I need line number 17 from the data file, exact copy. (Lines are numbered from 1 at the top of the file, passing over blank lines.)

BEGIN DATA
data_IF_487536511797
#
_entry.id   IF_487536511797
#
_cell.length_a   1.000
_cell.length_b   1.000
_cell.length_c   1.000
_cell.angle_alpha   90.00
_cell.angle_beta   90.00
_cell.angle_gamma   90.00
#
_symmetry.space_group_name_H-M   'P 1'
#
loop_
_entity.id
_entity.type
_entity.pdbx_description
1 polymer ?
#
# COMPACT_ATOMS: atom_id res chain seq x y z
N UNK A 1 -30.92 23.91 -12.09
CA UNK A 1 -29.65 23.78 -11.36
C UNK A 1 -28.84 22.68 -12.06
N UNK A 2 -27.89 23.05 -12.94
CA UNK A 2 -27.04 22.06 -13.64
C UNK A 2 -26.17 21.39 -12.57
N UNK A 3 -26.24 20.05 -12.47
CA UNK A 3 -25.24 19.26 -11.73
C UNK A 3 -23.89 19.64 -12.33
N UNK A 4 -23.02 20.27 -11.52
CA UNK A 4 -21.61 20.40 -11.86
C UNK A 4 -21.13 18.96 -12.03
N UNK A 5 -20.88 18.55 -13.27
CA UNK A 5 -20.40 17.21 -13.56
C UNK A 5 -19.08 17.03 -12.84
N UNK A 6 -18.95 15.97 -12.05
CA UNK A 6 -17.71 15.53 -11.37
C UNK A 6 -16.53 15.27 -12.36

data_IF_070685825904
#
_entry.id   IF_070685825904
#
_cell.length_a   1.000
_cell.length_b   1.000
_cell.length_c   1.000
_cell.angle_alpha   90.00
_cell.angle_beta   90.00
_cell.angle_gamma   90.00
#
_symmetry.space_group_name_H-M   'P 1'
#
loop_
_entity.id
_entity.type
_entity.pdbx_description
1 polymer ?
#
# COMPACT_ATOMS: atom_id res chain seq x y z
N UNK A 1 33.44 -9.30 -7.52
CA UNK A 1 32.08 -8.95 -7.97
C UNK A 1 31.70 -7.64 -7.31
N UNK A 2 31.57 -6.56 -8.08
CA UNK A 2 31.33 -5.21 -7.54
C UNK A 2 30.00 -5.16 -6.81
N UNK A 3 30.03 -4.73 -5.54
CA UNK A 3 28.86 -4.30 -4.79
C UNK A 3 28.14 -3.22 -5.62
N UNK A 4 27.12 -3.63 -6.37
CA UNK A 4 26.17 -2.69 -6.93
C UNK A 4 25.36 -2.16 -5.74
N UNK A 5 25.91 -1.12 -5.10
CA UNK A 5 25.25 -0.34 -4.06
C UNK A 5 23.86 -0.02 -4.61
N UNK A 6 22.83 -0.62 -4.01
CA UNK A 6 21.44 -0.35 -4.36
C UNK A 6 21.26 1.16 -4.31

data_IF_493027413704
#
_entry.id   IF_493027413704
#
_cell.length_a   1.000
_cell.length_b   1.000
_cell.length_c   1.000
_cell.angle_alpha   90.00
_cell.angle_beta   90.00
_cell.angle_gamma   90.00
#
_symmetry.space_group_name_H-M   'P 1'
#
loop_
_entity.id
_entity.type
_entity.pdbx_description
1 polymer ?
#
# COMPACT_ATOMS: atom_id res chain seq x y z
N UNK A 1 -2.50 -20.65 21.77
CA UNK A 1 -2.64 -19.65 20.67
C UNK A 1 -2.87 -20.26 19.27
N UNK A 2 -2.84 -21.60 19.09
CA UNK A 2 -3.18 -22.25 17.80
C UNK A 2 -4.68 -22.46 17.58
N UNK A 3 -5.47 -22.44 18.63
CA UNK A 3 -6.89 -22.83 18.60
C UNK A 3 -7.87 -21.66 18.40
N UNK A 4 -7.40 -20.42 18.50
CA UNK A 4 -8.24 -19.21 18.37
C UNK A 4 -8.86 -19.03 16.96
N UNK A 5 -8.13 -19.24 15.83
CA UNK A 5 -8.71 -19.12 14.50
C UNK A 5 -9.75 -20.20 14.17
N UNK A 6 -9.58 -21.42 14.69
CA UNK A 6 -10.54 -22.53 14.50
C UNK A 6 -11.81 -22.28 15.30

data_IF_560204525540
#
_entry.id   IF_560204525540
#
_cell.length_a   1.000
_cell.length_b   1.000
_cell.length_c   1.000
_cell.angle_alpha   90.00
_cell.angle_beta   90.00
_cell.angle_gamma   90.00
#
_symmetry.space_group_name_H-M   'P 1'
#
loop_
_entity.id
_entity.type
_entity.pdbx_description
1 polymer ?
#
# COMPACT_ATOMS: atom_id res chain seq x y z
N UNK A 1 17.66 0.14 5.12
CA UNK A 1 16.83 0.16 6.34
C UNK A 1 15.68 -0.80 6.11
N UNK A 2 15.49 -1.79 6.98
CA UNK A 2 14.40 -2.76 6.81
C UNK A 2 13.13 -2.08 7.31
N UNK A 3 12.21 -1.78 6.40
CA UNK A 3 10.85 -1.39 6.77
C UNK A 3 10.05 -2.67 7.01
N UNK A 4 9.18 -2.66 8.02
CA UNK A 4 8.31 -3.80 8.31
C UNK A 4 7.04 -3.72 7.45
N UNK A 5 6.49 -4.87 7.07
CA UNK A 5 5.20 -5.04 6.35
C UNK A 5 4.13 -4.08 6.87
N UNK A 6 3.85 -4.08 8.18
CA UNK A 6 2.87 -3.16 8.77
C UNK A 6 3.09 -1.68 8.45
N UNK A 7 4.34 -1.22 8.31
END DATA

_entity.pdbx_description